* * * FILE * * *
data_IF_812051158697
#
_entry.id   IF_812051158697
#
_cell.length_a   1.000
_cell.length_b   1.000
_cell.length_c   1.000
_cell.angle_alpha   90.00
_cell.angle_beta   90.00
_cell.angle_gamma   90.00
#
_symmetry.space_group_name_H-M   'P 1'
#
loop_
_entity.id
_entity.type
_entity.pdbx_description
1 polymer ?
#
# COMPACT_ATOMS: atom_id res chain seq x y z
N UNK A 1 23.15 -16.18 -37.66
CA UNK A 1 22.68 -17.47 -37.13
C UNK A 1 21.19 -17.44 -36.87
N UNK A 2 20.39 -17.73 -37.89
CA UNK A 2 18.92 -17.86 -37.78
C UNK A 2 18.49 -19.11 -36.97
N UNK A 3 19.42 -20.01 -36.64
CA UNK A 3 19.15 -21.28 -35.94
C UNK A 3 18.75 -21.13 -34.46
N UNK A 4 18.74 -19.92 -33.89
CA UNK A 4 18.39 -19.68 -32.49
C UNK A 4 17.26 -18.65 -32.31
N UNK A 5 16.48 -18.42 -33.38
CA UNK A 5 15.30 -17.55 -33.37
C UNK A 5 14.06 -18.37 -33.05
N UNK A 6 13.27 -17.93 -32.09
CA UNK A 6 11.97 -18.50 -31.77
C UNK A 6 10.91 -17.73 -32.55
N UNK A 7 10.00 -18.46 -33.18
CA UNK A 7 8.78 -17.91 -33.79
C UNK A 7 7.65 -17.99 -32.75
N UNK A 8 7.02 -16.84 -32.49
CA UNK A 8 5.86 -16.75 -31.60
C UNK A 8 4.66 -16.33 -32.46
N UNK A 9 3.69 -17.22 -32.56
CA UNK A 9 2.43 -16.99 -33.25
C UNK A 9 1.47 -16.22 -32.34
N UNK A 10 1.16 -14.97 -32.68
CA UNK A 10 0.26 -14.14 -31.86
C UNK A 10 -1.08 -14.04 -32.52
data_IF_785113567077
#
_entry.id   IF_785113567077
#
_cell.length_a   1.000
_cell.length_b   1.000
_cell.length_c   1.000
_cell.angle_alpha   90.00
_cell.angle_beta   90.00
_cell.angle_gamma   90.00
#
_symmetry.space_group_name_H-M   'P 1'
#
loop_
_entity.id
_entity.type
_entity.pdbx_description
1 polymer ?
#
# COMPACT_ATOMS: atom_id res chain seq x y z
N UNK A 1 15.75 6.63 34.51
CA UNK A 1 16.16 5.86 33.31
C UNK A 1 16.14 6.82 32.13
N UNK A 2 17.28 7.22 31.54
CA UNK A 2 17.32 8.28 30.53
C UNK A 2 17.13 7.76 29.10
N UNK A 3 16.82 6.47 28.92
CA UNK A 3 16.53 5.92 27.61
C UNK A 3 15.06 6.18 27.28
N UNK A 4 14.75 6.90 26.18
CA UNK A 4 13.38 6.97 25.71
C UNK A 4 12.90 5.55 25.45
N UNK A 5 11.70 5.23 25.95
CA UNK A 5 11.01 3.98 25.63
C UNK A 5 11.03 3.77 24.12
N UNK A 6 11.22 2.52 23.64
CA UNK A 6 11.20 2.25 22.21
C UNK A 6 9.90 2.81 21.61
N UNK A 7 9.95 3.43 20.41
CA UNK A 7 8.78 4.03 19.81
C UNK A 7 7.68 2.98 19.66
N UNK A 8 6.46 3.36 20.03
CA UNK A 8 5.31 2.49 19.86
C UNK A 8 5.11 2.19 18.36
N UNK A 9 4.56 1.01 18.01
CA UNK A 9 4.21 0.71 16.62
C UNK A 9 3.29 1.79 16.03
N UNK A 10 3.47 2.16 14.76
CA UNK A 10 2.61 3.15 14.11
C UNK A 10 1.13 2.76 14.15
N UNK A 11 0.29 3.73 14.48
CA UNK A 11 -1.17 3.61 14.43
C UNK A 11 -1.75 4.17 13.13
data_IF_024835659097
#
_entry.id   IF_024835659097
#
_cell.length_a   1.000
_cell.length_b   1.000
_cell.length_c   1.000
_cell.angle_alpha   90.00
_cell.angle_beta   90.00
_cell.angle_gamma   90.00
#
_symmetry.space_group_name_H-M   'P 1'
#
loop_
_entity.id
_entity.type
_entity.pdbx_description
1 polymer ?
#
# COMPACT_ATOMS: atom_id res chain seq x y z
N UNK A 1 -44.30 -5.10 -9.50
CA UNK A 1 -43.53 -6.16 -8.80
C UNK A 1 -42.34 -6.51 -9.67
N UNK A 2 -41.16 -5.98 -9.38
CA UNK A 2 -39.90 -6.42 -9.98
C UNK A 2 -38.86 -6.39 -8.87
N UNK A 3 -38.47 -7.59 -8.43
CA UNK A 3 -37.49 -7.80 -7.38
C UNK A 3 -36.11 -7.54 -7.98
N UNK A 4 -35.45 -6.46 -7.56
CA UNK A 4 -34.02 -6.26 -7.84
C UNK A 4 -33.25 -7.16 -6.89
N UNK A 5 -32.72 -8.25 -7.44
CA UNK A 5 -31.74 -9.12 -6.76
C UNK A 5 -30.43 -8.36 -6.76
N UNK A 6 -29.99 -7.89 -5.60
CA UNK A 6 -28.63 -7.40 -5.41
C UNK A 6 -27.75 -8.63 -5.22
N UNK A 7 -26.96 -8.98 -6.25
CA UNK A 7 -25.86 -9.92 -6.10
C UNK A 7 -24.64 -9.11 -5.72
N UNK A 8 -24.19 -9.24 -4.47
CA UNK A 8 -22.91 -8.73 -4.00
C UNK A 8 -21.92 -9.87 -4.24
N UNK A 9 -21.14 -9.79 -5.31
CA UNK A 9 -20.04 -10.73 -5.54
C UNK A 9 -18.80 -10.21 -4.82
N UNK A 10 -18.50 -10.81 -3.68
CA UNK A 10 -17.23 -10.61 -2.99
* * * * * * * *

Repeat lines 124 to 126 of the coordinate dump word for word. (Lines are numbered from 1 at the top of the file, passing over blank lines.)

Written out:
N UNK A 1 -44.30 -5.10 -9.50
CA UNK A 1 -43.53 -6.16 -8.80
C UNK A 1 -42.34 -6.51 -9.67